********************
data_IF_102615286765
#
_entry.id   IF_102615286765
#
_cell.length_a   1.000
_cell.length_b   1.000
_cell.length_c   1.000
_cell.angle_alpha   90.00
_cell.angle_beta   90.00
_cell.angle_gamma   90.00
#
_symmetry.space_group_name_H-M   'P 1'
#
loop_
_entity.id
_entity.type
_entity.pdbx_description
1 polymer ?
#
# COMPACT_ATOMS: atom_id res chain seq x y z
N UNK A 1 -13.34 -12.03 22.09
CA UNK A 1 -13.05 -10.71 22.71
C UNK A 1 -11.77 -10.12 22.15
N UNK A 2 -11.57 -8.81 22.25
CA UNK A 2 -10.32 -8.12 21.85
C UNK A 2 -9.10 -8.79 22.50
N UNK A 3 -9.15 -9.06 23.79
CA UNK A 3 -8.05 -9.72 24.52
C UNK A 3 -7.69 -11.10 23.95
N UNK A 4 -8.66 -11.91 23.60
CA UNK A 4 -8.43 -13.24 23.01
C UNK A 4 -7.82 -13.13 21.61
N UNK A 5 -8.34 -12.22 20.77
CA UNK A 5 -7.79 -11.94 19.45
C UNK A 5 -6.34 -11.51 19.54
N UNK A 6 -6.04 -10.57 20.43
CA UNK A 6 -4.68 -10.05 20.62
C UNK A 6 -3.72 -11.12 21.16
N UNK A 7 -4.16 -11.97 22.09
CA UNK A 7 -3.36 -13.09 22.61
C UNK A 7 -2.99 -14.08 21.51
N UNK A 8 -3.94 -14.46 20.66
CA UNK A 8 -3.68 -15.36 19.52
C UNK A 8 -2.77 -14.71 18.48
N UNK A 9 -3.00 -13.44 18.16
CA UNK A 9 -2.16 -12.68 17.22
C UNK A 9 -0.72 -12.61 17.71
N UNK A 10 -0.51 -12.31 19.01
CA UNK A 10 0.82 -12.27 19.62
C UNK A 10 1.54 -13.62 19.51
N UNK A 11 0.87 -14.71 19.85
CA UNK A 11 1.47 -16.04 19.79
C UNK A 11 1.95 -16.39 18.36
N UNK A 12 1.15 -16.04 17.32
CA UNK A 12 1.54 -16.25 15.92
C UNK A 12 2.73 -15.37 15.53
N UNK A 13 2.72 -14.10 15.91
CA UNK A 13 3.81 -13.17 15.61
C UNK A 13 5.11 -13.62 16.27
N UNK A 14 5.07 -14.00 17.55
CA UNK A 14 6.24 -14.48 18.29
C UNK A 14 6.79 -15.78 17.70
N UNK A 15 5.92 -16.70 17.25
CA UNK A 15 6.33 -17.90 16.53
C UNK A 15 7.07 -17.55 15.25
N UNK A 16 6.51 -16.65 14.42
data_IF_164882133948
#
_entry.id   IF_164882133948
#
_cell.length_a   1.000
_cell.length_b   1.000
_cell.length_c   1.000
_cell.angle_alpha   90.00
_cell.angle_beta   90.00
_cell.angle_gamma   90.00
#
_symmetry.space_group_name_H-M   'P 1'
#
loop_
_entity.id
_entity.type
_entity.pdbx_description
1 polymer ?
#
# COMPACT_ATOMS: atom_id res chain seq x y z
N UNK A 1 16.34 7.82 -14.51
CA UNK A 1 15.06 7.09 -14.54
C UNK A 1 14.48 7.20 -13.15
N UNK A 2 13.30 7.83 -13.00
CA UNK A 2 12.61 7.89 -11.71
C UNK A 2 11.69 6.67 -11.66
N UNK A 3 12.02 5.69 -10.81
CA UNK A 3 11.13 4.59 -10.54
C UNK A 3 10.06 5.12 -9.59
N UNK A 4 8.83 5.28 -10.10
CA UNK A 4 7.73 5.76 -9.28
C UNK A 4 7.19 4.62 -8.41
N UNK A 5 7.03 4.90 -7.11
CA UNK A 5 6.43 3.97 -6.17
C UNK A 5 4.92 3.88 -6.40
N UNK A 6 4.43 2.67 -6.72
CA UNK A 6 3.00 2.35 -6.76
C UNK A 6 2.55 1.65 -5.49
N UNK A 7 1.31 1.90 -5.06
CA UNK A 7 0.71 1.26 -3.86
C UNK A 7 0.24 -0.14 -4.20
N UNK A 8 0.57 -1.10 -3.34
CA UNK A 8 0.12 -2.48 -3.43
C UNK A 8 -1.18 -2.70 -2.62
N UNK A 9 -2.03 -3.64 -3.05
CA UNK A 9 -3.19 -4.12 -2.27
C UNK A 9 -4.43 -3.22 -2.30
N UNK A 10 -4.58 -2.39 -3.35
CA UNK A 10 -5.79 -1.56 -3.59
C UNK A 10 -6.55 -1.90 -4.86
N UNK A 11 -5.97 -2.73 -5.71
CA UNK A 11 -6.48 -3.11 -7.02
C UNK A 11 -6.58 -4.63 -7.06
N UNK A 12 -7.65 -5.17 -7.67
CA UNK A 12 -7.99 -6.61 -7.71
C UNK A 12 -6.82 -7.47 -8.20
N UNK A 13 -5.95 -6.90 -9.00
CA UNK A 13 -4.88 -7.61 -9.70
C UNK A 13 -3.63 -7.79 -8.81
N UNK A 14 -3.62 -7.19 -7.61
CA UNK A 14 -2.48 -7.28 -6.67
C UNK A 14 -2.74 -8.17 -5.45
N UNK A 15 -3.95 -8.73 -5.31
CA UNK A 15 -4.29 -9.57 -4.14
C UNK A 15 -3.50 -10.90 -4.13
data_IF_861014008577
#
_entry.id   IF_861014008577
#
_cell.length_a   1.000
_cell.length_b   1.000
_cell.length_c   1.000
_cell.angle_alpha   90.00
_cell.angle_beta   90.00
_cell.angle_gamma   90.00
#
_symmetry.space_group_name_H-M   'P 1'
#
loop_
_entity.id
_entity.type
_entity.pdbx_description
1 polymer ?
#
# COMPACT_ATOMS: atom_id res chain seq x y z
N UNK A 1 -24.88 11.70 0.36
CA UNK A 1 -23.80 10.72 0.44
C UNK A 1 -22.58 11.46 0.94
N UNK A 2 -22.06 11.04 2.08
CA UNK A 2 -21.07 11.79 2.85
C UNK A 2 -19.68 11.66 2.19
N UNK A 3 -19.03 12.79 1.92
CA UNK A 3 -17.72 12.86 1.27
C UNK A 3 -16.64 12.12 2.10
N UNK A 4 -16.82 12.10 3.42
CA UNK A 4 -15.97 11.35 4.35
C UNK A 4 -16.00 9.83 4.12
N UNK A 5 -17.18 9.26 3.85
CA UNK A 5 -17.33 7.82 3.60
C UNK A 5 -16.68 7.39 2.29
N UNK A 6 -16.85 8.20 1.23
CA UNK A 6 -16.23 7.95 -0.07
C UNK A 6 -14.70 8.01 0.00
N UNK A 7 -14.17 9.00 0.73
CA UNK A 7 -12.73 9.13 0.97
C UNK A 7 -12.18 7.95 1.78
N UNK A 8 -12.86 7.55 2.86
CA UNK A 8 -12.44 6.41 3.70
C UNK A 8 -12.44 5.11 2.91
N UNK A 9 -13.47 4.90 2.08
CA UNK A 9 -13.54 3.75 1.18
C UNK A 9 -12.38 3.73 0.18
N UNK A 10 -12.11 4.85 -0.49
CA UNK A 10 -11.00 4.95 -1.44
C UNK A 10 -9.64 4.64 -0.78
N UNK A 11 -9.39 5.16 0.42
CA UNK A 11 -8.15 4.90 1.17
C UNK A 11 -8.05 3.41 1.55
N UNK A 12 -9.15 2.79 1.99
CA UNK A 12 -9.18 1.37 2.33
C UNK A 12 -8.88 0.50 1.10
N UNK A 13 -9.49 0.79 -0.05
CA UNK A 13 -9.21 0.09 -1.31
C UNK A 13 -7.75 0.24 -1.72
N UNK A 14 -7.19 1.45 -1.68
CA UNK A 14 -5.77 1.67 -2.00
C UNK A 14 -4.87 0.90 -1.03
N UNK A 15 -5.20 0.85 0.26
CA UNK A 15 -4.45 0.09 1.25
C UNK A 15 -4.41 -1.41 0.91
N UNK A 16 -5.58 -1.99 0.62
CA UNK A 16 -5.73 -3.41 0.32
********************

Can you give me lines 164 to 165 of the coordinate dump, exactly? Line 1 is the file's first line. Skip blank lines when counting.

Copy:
N UNK A 5 -17.18 9.26 3.85
CA UNK A 5 -17.33 7.82 3.60